Not only is the insurance agent competing with a monopoly, it appears that they are competing against misleading information by some of our elected officials.
The silver lining with MNsure is that many of the reforms that are in the ACA really help the agent because it allows them to place people in policies and allows agents to be a better advocate for out clients.
Something that many people do not hear about or know is that you do not have to get your health insurance through the exchange.
“All of the insurance policies in Minnesota have to meet the same standard as MNsure,” stated Schneeman “The policies have the same everything with the difference being premium assistance.”
The reason for people to use the exchange is for a premium subsidy. A lot of people think they are eligible for subsidies and it turns out they are not.
“When someone does not qualify for a subsidy, we tell them stop right there and go outside of the exchange because the policies are guaranteed issue outside of the exchange too and it is easier to get your policy,” said Schneeman “Plus you are not going to be turning over your private information.”
The exchange has definite limitations with some counties having far more choices in plans then others. Blue Earth County has only 15 plan choices, none being the top or Platinum product. If you go across the river into Nicollet County, there are 26 plans with 2 of them being the top Platinum product.
Blue Earth County is part of both Senator Sharon’s and Representative Kathy Brynaert’s district. When I called to find out why there were so few choices in the county and why there was not a Platinum plan, Senator Sharon told be “You should enroll to become a Navigator so you can better understand MNsure.” Representative Brynaert told me “I had to vote for the MNsure bill to know what was inside of the Bill.”
“With Blue Cross in the metro area, there are 17 individual policies and only 5 are available through the exchange,” said Schneeman “MNsure is the place if you want to get assistance, it is not the place to get health insurance.”
Many insurance agents are getting multiple phone calls a day from people not getting any information from the state about their policies. If you don’t have an insurance card, you don’t know if you are covered.
To add to the confusion, of whether or not a person is covered through MNsure, over 1,000 people were asked to redo applications because MNsure lost them.
For those without computer access, the MNsure call center told people to go to the library and ask a friendly librarian to input the paper application into the computer.
How many librarians have that in their job description? How many librarians are covered by some sort of privacy agreement? Yet the MNsure call center wants you to be giving that librarian your ss #, income, family members. Why the call center did not suggest going to an insurance agent is yet more proof that they are not thinking about the insurance agent.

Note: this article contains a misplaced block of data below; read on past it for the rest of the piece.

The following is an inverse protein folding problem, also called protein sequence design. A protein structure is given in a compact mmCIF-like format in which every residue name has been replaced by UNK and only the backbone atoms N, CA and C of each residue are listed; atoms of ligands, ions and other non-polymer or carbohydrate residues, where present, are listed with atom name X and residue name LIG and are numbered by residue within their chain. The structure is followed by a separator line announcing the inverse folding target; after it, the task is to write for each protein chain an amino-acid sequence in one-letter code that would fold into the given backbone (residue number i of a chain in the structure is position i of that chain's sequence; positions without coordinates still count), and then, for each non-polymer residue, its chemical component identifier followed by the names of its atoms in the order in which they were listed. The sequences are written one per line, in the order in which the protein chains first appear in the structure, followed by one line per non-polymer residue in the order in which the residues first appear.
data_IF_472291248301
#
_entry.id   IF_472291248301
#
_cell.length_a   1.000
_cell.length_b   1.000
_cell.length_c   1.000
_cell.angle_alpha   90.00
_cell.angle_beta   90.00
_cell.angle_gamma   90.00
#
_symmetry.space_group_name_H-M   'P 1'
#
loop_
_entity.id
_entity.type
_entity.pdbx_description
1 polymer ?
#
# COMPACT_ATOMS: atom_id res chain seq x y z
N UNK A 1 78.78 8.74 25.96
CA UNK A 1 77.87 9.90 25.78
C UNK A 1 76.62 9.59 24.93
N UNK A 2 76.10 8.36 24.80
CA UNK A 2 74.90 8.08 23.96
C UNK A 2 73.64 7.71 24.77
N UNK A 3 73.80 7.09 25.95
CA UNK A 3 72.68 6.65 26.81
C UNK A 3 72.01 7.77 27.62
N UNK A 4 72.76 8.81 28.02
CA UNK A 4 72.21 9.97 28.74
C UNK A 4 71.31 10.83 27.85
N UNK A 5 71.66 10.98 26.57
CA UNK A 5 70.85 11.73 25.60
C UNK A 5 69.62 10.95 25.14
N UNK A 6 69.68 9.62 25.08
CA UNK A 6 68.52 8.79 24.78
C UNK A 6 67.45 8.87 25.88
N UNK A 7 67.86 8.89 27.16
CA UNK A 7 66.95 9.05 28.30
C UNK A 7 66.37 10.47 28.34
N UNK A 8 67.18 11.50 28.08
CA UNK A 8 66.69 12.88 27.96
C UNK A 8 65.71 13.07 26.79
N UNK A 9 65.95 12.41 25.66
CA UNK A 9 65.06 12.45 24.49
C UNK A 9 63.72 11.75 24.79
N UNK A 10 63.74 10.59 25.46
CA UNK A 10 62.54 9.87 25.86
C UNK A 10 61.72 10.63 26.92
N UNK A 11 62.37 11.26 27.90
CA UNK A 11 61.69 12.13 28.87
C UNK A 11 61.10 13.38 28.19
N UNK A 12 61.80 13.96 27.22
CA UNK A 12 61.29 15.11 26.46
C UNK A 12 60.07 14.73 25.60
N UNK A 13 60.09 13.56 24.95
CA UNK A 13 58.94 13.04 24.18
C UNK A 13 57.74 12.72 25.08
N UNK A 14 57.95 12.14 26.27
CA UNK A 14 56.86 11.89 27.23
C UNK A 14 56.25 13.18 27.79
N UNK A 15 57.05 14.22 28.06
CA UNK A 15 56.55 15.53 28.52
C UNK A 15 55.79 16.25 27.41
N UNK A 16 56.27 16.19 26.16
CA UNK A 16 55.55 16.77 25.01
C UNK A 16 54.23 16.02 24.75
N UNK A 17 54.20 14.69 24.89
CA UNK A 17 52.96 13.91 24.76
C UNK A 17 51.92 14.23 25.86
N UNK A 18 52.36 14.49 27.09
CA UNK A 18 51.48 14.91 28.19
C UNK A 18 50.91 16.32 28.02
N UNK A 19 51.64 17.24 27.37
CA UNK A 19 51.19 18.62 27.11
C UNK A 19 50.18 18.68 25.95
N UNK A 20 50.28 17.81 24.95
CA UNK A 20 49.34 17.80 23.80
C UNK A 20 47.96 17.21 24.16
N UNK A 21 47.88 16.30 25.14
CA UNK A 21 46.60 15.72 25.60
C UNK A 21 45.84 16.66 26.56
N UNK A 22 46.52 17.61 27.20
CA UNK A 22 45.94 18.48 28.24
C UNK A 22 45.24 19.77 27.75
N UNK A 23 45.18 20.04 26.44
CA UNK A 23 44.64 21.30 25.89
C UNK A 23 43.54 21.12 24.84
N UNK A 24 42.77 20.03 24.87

If you need someone to input your paper form MNsure application, go to an insurance agent.
If people believe that we needed to completely reinvent the health system to reduce the number of people who are uninsured, then a person would certainly expect that MNsure would be measuring who is uninsured now and asking why they were uninsured on the MNsure site.
MNsure President Brian Beutner acknowledges that they are not measuring who was uninsured or why they were uninsured. Beutner is saying that it is the job of the Department of Health, yet, MNsure finds the important question of would you like to register to vote relevant to the site?
Why is being registered to vote a more important question then “are you uninsured right now” or “why are you uninsured” on an insurance site?
It is a TRAVESTY that they are not even asking these questions.
In a few years, the department of health will do a state of insurance, from a general stand point, but they do not actually measure it.
If you talk with any business person or organization which intends to make a difference, they measure those things that they make a difference.
The web site does not work half of the time, the call centers are busy and the navigators can only put you into products that are in the exchange yet, our Democrat legislators and the appointed officials running MNsure are telling everyone to use the exchange?
“Those of us who have been working really hard, to try to turn MNsure from just a public enrollment thing into a tool to help address the uninsured in Minnesota, we couldn’t be more disappointed with what they put out,” Said Schneeman “They are stomping on the feet of people who have been solving problems and they don’t care.”
The nightmares that are coming out of working with MNsure are not difficult to find. The people who think that they have escaped the nightmares may be in for a rude awakening.
“A MNsure representative told me that 95%-98% of kids get booted out of a family plan and put on medical assistance, separating the parent(s) from the child,” said Ostermann “Doctors can refuse medical assistance.”
Contrary to what MNsure and many of the political mouth pieces are saying, if you are looking to get insurance, you have choices. You can work with someone who only has one product that they can sell, or you can work with someone who has a lot of tools in their tool belt to help you solve your problem.
If you would like to see if you qualify for a subsidy, SevenHills has an easy to use calculator.